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Treatment reduces risk of recurrence of C

Among patients with Clostridium difficile infection (CDI) who recovered following standard treatment with the antibiotics metronidazole or vancomycin, oral administration of spores of a strain of C difficile that does not produce wholesale nfl jerseys toxins colonized the gastrointestinal tract and significantly reduced CDI recurrence, according to a study in the May 5 issue wholesale nfl jerseys of JAMA. deaths each year. hospitals. Clinical infection also has a recurrence wholesale nfl jerseys rate of 25 percent to 30 percent among affected patients. Not all strains of C difficile produce toxins. Nontoxigenic C difficile strains that lack the genes for toxin production are also found in the hospital environment and can colonize hospitalized patients, although patients are usually asymptomatic. Gastrointestinal colonization by these nontoxigenic C difficile strains (in both humans and hamsters) has shown promising results as a potential way to prevent CDI, according to background information in the article.

Dale N. VA Hospital, Hines, Il., and Loyola University Chicago, Maywood, Il., and colleagues randomly assigned 173 adult patients who were diagnosed as having CDI (first episode or first recurrence) to receive 1 of 4 treatments: oral liquid formulation of nontoxigenic C difficile strain M3 (VP20621; NTCD M3), 104 spores/d for 7 days (n = 43), 107 spores/d for 7 days (n = 44), 107 spores/d for 14 days (n = 42), or placebo for 14 days (n = 44). Prior to enrollment, these patients had all successfully completed treatment with metronidazole, oral vancomycin, or both at 44 study centers in the United States, Canada, and Europe.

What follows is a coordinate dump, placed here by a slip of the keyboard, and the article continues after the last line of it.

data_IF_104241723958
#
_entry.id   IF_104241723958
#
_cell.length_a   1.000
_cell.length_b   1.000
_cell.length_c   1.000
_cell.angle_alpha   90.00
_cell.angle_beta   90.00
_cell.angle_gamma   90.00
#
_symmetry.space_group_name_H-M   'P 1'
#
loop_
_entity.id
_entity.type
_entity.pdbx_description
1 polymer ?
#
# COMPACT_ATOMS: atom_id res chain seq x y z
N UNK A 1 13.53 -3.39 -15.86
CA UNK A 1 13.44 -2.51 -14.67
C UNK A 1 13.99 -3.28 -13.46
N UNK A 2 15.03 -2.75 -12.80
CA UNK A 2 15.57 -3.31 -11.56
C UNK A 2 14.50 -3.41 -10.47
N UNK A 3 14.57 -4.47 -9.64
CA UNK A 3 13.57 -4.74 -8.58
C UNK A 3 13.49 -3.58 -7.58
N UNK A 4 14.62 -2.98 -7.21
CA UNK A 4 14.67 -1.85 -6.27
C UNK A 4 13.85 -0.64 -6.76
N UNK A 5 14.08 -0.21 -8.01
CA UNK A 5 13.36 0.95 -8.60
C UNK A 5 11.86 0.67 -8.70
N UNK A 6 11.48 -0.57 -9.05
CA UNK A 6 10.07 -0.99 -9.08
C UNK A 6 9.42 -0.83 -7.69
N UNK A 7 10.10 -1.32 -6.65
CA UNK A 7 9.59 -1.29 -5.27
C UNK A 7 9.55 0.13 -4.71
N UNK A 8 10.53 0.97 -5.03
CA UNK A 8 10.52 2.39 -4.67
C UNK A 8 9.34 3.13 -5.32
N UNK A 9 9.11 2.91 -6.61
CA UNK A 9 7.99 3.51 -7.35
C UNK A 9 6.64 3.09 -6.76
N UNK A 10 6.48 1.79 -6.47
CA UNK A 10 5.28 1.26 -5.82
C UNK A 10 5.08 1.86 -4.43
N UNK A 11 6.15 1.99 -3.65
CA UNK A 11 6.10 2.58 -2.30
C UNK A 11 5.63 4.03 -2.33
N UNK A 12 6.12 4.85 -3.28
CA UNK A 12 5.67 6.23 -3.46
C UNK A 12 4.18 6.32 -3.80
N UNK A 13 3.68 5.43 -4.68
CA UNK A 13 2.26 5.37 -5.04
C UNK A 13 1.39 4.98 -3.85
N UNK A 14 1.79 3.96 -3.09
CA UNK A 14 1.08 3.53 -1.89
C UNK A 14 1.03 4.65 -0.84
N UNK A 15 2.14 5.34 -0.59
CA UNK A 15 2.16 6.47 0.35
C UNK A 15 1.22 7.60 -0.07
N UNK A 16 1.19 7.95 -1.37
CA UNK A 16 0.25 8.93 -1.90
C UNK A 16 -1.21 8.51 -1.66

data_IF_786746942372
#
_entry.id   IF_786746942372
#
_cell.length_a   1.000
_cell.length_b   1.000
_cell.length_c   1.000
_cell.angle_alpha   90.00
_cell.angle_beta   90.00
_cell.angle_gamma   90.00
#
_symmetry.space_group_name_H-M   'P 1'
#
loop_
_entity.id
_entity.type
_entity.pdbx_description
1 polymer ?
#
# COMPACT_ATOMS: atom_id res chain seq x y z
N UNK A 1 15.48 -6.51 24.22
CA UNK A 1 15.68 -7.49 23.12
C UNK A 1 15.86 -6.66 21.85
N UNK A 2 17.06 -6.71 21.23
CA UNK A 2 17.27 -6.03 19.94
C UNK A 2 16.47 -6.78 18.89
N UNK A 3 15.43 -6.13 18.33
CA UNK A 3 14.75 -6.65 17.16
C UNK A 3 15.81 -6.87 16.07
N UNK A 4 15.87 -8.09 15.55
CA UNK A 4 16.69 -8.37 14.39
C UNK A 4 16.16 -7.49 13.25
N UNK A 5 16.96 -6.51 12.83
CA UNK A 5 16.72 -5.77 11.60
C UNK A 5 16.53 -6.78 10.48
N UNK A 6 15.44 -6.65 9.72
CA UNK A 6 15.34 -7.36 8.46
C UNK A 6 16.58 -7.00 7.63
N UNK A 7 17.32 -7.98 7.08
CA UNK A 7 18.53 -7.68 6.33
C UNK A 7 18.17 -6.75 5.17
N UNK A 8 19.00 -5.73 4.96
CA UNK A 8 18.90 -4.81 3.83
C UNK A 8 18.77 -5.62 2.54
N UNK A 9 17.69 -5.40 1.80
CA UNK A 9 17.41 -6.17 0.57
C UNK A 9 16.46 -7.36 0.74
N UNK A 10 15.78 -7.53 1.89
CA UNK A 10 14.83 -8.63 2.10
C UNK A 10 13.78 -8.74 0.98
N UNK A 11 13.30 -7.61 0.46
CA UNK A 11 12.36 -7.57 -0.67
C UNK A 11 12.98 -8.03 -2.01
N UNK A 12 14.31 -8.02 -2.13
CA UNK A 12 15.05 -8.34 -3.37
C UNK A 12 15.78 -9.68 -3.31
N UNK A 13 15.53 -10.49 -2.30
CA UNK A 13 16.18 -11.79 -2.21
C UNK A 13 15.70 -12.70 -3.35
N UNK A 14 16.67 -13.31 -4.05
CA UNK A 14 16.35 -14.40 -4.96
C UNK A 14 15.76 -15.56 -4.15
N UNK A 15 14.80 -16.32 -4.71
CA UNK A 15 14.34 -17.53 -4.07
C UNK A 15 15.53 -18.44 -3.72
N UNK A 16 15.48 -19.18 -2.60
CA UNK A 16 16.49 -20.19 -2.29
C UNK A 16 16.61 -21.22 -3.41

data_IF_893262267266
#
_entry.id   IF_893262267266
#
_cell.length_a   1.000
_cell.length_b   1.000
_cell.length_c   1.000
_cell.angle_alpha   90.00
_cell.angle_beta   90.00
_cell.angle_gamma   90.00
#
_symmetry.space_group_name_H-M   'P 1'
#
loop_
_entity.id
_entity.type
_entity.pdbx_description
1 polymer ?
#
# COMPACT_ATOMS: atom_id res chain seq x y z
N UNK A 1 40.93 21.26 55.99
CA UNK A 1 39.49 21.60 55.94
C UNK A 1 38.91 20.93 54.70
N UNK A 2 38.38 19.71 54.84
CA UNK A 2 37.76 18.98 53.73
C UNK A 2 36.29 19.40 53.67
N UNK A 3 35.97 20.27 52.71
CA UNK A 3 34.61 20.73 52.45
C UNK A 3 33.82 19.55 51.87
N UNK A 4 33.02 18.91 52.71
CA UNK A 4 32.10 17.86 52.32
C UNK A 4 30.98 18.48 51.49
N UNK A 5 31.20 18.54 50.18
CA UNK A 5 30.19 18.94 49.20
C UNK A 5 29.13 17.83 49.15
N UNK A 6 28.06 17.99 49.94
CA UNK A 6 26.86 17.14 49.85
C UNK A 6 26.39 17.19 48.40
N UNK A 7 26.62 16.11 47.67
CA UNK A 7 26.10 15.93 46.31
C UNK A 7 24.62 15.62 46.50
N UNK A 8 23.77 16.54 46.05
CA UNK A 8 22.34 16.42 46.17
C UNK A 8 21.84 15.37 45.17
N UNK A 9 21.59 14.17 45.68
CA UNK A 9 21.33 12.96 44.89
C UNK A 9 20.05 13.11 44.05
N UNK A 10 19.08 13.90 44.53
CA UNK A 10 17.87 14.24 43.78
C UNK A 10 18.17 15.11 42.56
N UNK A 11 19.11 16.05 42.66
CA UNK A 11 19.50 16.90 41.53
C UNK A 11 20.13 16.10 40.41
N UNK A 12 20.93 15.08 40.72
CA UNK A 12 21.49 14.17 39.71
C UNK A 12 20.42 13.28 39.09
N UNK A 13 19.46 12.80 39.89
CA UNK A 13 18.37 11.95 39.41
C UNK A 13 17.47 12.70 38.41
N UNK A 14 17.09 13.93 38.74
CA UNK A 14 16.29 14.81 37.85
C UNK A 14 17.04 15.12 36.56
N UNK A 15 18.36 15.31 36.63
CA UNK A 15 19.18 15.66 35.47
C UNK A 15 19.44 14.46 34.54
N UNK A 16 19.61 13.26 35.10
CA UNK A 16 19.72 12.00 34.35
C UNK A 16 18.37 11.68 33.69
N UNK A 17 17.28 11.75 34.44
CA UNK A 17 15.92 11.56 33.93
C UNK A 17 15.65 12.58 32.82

Among 168 patients who started treatment, 157 completed treatment. Clostridium difficile infection recurrence was 30 percent among patients receiving placebo compared with 11 percent among all patients receiving NTCD M3. The lowest recurrence was in 5 percent of patients receiving 107 spores/d for 7 days. Fecal colonization with NTCD M3 occurred in 69 percent of NTCD M3 patients: 71 percent with 107 spores/d and 63 percent with 104 spores/d. Colonization with NTCD correlated with reduced recurrence of CDI: recurrence occurred in 2 percent patients who were colonized vs 31 percent of patients who received NTCD M3 but were not colonized.

One or more treatment emergent adverse events were reported in 78 percent of patients receiving NTCD M3 and 86 percent of patients receiving placebo. Diarrhea and abdominal pain were reported in 46 percent and 17 percent of patients receiving NTCD M3 and 60 percent and 33 percent of placebo patients, respectively. Serious treatment emergent adverse events were reported in 7 percent of patients receiving placebo and 3 percent of all patients who received NTCD M3. Headache was reported in 10 percent of patients receiving NTCD M3 and 2 percent of placebo patients.

The researchers write that the mechanism by which NTCD prevents recurrent CDI is not known; however, there may be an association with the presence of NTCD in the stool (colonization) with reduced infection from toxigenic wholesale jerseys from china C difficile and in animal models with prevention of CDI when challenged with toxigenic strains.

Editor’s Note: This study was sponsored by ViroPharma Incorporated, which is now part of the Shire group of companies.Articles Connexes: